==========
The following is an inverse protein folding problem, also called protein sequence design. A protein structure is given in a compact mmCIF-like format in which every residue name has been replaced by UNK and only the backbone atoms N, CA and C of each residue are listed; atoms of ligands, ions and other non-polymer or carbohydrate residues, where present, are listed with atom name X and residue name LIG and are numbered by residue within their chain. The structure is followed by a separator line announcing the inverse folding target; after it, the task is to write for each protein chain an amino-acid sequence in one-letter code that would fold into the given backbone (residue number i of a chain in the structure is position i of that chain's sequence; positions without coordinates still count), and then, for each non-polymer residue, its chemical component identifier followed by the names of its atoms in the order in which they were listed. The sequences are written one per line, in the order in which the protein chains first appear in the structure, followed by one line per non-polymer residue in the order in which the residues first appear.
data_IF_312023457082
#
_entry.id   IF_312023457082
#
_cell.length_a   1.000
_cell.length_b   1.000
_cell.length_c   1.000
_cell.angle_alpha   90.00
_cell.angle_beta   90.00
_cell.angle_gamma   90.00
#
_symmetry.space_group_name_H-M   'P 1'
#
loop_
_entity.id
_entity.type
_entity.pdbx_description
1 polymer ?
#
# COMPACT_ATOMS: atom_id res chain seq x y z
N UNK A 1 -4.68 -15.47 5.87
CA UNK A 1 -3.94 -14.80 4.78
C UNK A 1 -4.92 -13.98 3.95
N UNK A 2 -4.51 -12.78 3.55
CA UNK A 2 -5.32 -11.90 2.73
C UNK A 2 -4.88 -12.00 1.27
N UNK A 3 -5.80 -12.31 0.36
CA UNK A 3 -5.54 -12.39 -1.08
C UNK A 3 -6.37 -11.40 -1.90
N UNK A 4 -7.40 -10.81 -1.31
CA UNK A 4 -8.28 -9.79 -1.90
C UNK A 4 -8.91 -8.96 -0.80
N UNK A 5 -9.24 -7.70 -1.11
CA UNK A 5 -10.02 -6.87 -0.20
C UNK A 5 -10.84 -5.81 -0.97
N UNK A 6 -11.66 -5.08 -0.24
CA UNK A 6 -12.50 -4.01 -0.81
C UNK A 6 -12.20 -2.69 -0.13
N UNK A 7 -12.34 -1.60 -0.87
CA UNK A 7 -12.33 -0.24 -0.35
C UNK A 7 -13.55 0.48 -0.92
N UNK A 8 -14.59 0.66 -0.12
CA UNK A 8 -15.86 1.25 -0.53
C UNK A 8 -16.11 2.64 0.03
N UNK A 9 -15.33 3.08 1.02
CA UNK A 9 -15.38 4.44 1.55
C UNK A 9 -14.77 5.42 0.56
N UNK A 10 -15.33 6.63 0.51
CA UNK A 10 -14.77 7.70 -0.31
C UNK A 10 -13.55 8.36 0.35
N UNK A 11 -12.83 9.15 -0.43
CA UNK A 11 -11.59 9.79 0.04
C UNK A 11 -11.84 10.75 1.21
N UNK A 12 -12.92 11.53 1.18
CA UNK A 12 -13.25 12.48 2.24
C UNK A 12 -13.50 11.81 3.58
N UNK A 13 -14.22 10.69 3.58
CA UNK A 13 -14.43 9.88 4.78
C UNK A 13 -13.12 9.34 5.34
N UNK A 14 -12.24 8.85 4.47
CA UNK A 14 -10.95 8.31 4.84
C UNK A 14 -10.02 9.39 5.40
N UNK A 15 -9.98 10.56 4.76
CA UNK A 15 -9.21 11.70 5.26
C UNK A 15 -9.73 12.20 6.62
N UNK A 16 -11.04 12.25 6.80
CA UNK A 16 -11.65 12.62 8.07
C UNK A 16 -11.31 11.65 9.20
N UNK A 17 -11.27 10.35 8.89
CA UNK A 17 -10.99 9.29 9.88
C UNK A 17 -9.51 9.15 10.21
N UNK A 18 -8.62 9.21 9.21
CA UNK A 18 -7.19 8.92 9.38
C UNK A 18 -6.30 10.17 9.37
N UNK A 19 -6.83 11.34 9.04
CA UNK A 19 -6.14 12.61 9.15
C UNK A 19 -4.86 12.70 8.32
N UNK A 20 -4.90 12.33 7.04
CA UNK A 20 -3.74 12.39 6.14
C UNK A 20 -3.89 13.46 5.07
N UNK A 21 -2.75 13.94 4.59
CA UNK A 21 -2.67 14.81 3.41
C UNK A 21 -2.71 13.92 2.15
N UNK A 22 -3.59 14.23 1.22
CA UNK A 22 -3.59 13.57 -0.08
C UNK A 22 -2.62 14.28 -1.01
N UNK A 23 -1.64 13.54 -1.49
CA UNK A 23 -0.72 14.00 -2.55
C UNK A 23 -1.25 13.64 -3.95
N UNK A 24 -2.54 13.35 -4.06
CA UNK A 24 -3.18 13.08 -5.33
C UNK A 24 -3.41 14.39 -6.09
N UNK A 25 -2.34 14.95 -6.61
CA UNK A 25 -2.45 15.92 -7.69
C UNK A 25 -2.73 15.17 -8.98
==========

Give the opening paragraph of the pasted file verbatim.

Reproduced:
The following is an inverse protein folding problem, also called protein sequence design. A protein structure is given in a compact mmCIF-like format in which every residue name has been replaced by UNK and only the backbone atoms N, CA and C of each residue are listed; atoms of ligands, ions and other non-polymer or carbohydrate residues, where present, are listed with atom name X and residue name LIG and are numbered by residue within their chain. The structure is followed by a separator line announcing the inverse folding target; after it, the task is to write for each protein chain an amino-acid sequence in one-letter code that would fold into the given backbone (residue number i of a chain in the structure is position i of that chain's sequence; positions without coordinates still count), and then, for each non-polymer residue, its chemical component identifier followed by the names of its atoms in the order in which they were listed. The sequences are written one per line, in the order in which the protein chains first appear in the structure, followed by one line per non-polymer residue in the order in which the residues first appear.